The aerodynamics of the model
have been intensively fine-tuned and the suspension and chassis settings have
been modified. As a result, the Divo is 35 kilograms lighter and has 90
kilograms more downforce than the standard Chiron2. The lateral acceleration of
the Divo has been boosted to 1.6 g. Its maximum speed is limited to 380 km/h. The
Divo can lap the Nardò handling circuit in southern Italy eight seconds faster
than the Chiron. The series will only consist of 40 vehicles. Upon the start of
presentations to selected customers, the strictly limited small series, with a
net unit price of €5 million (rs 40.80 crore approx.), sold out immediately.
“When I took up my position at
Bugatti at the beginning of the year, I soon learnt that our customers and fans
were waiting for a special vehicle which would tell a further story for the
brand in addition to the Chiron,” said Stephan Winkelmann, President of Bugatti
Automobiles S.A.S. “The Bugatti team was also very eager to implement a project
like this,” he said.
It was therefore decided to
build a super sports car with a different character from the Chiron which would
still be immediately recognisable as a Bugatti.
The aerodynamic properties of
the Divo were improved by a considerable amount of detailed work. The front
cover is equipped with air intakes which reduce the effective cross-sectional
area of the vehicle at the same time as ensuring improved air flow at the front
and increasing aerodynamic efficiency. An optimized “air curtain” makes for
better air flow over the front and rear sections of the car’s sides.
The newly-designed, wide front
spoiler provides higher downforce and guides more air to the front air inlets.
The cooling system therefore receives a higher mass flow and overall cooling
performance is improved.
The brakes are cooled by four independent
air sources on each side of the vehicle: air flows in from the high-pressure
area above the front bumper, the inlets on the front wings, one inlet on the
front radiator and the diffusers ahead of the tyres. Vanes direct the cold air
from these areas onto the brake discs. A heat shield carries the hot air out
through the wheels. This means that the brakes do not overheat and the tyre
temperature is always kept in the optimum range. This system, which is already
used on the Chiron, receives additional support from the vacuum generated by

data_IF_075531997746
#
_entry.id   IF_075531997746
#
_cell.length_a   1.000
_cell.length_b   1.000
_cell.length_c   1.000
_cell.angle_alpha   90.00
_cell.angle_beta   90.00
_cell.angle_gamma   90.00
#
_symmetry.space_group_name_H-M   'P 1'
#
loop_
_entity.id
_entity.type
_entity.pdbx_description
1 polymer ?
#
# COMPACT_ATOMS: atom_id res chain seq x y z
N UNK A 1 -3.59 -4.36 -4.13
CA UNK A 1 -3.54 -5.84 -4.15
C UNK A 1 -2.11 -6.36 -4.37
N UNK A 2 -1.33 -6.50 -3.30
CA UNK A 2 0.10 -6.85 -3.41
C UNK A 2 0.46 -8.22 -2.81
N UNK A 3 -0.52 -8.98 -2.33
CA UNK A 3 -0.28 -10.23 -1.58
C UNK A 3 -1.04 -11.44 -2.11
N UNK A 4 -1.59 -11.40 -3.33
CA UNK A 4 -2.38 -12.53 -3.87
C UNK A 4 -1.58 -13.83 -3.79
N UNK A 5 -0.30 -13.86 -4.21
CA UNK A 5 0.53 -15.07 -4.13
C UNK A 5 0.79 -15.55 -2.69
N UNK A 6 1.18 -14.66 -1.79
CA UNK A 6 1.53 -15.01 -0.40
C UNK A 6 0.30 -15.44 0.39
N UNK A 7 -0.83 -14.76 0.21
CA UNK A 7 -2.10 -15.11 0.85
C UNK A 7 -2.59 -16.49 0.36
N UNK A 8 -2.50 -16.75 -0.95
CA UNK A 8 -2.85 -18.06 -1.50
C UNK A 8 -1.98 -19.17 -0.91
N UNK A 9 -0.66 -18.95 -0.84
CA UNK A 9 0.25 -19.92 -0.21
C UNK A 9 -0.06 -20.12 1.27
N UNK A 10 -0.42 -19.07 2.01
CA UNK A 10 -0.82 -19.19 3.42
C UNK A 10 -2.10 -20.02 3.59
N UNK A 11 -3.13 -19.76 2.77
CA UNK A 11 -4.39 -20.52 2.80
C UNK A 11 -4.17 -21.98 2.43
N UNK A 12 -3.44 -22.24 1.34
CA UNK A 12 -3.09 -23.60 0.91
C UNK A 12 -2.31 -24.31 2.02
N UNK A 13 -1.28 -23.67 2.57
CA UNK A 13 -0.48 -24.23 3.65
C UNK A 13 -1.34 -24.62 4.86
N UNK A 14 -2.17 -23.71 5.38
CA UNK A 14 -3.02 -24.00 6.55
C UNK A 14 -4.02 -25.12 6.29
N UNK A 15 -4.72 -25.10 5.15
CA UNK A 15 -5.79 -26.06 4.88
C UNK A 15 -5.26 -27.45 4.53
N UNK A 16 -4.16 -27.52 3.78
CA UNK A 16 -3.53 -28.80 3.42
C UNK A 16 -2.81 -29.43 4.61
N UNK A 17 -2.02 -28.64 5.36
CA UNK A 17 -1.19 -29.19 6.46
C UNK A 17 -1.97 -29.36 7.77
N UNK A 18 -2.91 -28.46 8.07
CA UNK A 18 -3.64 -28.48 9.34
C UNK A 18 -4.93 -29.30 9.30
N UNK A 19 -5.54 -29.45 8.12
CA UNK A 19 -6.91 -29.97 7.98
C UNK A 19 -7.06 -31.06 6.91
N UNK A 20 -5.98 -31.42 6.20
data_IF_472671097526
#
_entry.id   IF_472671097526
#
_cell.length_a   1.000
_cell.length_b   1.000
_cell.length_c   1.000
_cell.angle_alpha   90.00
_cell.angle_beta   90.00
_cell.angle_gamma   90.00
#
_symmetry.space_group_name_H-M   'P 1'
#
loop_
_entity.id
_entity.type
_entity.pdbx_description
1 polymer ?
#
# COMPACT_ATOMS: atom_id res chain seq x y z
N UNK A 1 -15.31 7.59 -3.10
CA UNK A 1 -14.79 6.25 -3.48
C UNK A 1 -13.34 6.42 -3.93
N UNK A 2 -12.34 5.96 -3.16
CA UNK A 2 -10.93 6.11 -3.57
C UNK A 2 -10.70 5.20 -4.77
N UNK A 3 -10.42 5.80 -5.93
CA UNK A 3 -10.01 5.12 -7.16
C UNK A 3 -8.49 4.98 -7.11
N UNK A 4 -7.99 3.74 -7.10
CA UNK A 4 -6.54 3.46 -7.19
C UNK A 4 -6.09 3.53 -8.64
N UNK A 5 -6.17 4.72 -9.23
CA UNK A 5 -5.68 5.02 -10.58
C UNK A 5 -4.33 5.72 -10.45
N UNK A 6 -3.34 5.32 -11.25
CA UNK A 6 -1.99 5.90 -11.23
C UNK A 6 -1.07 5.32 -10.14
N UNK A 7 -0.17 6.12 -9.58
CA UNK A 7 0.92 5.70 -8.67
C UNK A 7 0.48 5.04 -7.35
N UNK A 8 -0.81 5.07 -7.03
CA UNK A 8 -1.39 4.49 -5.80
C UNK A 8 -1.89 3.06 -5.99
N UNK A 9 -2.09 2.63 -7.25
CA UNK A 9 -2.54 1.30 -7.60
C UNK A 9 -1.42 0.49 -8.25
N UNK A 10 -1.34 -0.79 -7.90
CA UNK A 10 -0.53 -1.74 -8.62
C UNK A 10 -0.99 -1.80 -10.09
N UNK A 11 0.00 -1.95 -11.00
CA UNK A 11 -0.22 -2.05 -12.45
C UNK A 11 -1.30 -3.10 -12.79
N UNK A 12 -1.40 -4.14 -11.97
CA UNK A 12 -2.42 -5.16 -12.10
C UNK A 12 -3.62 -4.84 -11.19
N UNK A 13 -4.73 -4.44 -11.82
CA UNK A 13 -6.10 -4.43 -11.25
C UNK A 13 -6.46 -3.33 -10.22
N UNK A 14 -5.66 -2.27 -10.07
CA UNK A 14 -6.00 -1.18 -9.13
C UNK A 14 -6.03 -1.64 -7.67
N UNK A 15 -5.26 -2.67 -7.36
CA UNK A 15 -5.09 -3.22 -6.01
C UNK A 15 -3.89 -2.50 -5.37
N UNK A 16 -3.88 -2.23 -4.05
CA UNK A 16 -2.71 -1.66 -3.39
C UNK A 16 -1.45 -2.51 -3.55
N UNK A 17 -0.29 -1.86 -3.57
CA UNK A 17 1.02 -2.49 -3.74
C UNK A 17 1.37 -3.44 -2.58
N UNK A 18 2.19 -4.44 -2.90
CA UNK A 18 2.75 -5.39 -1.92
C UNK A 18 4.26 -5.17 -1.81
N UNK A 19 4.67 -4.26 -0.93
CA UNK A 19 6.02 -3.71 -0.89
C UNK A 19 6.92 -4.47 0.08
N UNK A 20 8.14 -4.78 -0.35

the air curtain on the tyres in the case of the Divo. In addition, the wheel
arches are ventilated via slats on the wings.
The roof of the Divo has been
designed to form a NACA air duct, a flow-optimized air inlet. In combination
with the specially designed engine compartment cover, this ensures a very high
air mass flow to the engine compartment, playing a key role in temperature
management in this area of the vehicle.
The rear end of the Divo
features a new, height-adjustable rear spoiler which functions as an air brake
when turned forwards and is set to different angles for the individual driving
modes. The rear spoiler has a width of 1.83 metres (72”) and is therefore 23
percent wider than on the Chiron. The wider spoiler improves efficiency and
results in higher air brake performance as well as significantly more
The downforce is also boosted
by the rear diffuser which has been entirely redesigned for greater efficiency
and accommodates four tailpipes. The total downforce generated is 456
kilograms, 90 kg more than on the Chiron.
New chassis and suspension
settings as well as weight reduction make the Divo a star performer on corners.
The main objective of chassis development work was to improve cornering
dynamics; the Divo was to be sharper, more agile and more nimble. For this
purpose, the camber was increased. As a result the maximum speed of the Divo is
limited to 380 km/h. In contrast to the Chiron, there is therefore no Top Speed
mode. As regards lateral acceleration, the Divo reaches 1.6 g. These changes
alone ensure a perceptibly different driving experience on winding roads.
The steering and suspension
have been set to ensure more direct response and significantly sportier driving
behaviour in all modes (EB, Autobahn and Handling). The Divo is 35 kilograms
lighter than the Chiron. The weight reduction is the result of a number of
design modifications including new lightweight wheels and a carbon fibre
intercooler cover. Weight was also saved by the fixing of the front diffuser
flaps, a reduction in the amount of insulation material used and the
installation of a lighter sound system. In order to reduce the weight, stowage
compartments on the central console and in the door trims have also been